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Update on Microbes Affecting the Brain

B0004798 Electron micrograph of Escherichia coli, close-up

Recent posts had already shown that gut microbe signaling with the human brain can have positive and negative effects on anxiety, stress, depression, obesity and degenerative illness. This occurs by neurotransmitters secreted into the blood, gut neuron stimulation, microbe travel into the brain, and immune cells…


Are Humans Evolving Now

Human Genome

Human ancestors have been found to have intelligence for 3 million years (see post on How Long Have Humans Been Smart). Our particular species, homo sapiens, appeared 200,000 years ago in Africa. This species of modern humans gradually replaced all others starting at 150,000 years, so that by 50,000 only homo sapiens were…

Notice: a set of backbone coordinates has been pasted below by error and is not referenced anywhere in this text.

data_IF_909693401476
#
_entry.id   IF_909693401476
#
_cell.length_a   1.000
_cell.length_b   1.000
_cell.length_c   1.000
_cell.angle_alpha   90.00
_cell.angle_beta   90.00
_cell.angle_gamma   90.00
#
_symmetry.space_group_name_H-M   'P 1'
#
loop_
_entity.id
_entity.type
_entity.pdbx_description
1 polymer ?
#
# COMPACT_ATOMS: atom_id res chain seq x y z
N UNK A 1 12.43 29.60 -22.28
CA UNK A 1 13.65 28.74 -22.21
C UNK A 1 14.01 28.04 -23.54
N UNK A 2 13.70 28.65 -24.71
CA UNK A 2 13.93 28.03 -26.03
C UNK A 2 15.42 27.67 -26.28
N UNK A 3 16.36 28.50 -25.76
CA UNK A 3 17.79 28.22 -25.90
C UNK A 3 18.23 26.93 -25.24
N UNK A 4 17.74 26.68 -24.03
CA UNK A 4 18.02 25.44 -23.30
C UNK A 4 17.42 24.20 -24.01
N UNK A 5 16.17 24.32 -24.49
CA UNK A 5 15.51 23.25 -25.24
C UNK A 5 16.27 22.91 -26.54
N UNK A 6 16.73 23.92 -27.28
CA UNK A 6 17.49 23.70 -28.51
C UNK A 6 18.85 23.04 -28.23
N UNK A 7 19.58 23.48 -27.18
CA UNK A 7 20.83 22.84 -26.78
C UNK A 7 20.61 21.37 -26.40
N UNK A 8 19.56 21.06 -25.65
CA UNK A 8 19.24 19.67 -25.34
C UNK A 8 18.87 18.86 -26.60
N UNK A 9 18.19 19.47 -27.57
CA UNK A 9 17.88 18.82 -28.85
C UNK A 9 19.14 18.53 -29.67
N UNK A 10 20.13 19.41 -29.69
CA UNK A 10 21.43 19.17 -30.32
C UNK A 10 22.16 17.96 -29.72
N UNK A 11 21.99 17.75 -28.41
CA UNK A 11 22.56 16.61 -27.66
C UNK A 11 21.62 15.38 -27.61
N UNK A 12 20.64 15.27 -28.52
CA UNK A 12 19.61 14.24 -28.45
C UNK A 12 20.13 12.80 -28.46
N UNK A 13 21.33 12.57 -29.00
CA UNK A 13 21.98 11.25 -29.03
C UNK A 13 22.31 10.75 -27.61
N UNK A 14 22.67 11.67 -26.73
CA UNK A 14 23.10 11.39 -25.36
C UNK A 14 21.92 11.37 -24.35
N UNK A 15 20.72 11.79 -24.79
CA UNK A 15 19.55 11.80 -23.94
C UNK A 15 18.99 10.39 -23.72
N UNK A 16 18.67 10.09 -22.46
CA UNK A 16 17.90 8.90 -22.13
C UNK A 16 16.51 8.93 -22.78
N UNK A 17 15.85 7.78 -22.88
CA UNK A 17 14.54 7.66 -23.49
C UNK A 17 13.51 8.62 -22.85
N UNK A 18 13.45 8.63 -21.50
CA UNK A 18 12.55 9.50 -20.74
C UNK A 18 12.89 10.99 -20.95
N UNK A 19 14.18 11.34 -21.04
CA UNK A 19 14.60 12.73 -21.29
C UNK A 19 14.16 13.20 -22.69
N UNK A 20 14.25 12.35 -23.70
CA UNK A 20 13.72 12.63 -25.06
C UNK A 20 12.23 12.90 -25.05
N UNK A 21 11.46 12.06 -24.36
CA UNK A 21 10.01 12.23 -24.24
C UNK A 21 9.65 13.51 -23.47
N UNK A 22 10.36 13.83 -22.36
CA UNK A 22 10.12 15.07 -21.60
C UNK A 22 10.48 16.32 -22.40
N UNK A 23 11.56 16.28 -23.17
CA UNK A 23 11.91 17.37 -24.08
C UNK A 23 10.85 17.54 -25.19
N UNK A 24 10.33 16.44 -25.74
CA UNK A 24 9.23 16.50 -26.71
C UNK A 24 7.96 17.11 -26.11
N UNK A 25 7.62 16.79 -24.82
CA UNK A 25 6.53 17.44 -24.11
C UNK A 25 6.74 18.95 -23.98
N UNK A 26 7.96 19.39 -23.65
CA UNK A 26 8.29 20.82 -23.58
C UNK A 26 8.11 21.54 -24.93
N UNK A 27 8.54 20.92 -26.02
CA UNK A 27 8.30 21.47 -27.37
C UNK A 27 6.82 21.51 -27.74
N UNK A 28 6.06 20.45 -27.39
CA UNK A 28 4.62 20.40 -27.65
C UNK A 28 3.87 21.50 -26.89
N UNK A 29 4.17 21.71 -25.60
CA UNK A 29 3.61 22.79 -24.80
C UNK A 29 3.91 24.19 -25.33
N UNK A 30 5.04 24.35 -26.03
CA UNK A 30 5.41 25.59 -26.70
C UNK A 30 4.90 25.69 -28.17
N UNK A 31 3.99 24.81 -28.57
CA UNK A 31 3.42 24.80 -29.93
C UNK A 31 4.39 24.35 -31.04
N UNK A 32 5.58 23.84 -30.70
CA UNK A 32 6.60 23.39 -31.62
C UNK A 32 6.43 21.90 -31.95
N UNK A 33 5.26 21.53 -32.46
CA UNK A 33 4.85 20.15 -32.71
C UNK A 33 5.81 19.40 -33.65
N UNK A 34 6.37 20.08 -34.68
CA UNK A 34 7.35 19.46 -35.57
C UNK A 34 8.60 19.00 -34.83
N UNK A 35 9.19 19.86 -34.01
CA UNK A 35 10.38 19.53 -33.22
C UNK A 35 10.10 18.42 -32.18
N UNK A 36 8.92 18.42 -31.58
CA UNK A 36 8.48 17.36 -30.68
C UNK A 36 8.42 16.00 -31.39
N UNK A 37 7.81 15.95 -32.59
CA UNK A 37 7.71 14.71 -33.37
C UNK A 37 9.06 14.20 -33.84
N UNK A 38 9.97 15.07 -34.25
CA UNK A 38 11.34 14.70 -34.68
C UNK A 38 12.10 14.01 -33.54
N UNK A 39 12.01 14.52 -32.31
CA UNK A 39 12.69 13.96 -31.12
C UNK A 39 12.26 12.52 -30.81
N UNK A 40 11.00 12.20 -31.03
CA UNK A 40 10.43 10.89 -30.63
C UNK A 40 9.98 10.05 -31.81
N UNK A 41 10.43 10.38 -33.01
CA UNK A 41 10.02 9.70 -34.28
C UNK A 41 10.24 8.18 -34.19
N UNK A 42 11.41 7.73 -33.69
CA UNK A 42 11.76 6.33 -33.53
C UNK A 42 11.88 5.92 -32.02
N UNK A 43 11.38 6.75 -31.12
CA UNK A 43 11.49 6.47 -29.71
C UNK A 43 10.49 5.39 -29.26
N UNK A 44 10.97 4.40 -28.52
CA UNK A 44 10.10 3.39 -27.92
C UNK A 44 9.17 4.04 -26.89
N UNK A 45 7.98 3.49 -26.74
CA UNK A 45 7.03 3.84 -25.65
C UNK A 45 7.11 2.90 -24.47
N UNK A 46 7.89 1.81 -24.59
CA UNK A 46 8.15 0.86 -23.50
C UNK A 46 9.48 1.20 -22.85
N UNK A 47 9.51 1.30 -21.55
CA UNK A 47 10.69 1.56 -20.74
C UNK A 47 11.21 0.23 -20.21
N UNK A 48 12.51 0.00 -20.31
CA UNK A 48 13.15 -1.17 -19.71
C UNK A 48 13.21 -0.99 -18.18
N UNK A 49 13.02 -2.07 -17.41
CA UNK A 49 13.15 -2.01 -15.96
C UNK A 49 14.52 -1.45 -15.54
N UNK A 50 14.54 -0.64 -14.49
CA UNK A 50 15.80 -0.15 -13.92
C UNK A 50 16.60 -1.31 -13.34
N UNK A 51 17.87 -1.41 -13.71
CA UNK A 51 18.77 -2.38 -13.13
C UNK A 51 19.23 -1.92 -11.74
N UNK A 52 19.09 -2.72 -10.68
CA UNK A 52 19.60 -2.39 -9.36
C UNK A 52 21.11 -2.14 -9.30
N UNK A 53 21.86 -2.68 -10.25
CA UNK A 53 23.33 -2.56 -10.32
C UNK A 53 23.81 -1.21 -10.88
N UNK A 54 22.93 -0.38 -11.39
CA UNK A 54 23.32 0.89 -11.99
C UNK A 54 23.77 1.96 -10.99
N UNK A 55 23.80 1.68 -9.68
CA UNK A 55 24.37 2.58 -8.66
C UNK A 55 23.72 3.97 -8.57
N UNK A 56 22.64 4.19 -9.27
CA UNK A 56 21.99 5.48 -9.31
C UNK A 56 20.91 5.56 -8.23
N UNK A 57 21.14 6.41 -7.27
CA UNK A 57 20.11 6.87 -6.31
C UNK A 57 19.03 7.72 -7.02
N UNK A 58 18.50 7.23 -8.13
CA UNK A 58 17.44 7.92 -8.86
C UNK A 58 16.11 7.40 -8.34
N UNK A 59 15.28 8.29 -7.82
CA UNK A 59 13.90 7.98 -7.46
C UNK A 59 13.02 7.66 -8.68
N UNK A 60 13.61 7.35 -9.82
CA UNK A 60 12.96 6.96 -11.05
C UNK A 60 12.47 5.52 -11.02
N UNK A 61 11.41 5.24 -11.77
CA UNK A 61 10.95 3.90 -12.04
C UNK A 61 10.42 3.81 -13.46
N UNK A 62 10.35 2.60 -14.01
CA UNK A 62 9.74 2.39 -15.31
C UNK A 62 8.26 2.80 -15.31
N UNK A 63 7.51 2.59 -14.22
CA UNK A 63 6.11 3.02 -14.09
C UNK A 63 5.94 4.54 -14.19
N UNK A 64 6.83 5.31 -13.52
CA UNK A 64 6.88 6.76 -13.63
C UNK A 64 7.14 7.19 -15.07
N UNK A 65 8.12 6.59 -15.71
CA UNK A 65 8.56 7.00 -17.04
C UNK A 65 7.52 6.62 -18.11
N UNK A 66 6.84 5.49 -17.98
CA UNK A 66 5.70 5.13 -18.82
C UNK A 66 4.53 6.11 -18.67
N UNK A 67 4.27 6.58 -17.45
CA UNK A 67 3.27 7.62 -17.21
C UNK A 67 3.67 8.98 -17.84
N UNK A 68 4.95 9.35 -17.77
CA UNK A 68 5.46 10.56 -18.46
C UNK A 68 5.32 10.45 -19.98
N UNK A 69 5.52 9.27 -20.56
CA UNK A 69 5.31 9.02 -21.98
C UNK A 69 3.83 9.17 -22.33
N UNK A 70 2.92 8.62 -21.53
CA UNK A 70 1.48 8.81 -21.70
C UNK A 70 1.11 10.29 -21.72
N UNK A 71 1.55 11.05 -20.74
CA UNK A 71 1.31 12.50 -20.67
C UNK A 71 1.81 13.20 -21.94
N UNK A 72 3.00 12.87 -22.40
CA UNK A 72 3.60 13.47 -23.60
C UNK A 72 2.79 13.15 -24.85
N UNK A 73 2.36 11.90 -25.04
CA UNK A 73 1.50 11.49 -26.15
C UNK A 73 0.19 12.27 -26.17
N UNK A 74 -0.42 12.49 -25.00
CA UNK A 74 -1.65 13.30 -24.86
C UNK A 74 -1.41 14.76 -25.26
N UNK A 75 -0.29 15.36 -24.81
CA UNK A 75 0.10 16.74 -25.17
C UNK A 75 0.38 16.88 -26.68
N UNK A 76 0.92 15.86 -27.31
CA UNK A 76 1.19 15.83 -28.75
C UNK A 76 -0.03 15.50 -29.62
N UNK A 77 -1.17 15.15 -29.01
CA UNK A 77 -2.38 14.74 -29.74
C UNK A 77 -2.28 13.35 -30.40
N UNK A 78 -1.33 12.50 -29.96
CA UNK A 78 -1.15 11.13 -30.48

Convergent Evolution of Intelligence

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Advanced intelligence has evolved in vastly different types of creatures. Intelligence occurred independently even though these creatures started as small multi cellular organisms and diverged in evolution 500 million years ago. They each used different building blocks, genetic clusters, molecular cascades and signaling….


Remarkable Fish Intelligence

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Recent research shows that fish are remarkably intelligent and have complex inner lives. This should not really be surprising since animals with very small brains that are much different than humans are now known to have advanced social and cognitive capacities—see posts on birds, lizards, bees, ants and termites. The…